By Nan Talleno
PHILADELPHIA (CBS) - When we think of a hierarchical system of animals, we think primarily of dogs in the social order and structure of the absolute hierarchy of the pack. Cats, on the other hand, have been previously known to be more independent and solitary animals.
But, since domestication, cats have adapted to group living and have become a much more social species. And although cats do not have as extensive a social order as their canine counterpart, there is a sense of status in a relative (as against absolute) hierarchy of a colony of multiple cats, depending on time, place, and situation in general.
Unlike dogs, cats do not hold a clearly defined hierarchy with various ranks of individuals and set order, instead, it's more of a "top cat" who holds the highest privileges. In a feline colony, cats form bonds and relationships which include grooming, greeting, playing, etc.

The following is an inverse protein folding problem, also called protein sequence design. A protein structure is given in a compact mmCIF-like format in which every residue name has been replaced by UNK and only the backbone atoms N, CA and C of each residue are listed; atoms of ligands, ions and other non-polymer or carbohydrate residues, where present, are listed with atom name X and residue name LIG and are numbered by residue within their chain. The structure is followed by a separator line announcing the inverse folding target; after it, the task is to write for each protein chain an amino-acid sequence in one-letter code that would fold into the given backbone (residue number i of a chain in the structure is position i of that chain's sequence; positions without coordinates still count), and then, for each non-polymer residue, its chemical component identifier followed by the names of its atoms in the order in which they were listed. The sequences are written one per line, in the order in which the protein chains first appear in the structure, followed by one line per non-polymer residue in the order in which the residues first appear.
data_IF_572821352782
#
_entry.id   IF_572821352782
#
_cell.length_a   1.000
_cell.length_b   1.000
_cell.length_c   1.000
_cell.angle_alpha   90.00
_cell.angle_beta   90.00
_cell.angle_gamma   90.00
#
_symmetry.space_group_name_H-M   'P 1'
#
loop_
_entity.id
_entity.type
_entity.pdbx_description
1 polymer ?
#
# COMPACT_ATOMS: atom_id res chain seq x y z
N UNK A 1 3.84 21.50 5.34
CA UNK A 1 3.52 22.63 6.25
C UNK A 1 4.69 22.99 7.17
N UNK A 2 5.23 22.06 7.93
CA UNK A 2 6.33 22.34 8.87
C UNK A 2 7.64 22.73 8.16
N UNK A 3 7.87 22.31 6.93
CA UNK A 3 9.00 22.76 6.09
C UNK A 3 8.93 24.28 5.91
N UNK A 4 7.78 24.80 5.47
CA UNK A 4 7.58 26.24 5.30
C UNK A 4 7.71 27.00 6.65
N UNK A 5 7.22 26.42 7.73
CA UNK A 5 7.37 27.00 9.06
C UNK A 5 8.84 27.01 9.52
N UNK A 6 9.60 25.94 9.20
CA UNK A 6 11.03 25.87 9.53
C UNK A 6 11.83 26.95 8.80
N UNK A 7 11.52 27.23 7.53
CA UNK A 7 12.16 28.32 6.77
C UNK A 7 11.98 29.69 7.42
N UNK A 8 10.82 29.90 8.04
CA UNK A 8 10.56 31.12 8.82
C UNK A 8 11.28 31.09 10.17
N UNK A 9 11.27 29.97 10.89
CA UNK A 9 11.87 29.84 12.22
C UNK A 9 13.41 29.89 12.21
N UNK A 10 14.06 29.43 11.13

Cats are territorial and most cats will fiercely defend their own territory. It is the top cat who gains access to these privileged areas and resources. The others have no significant order, as dogs would, but place below the top feline.
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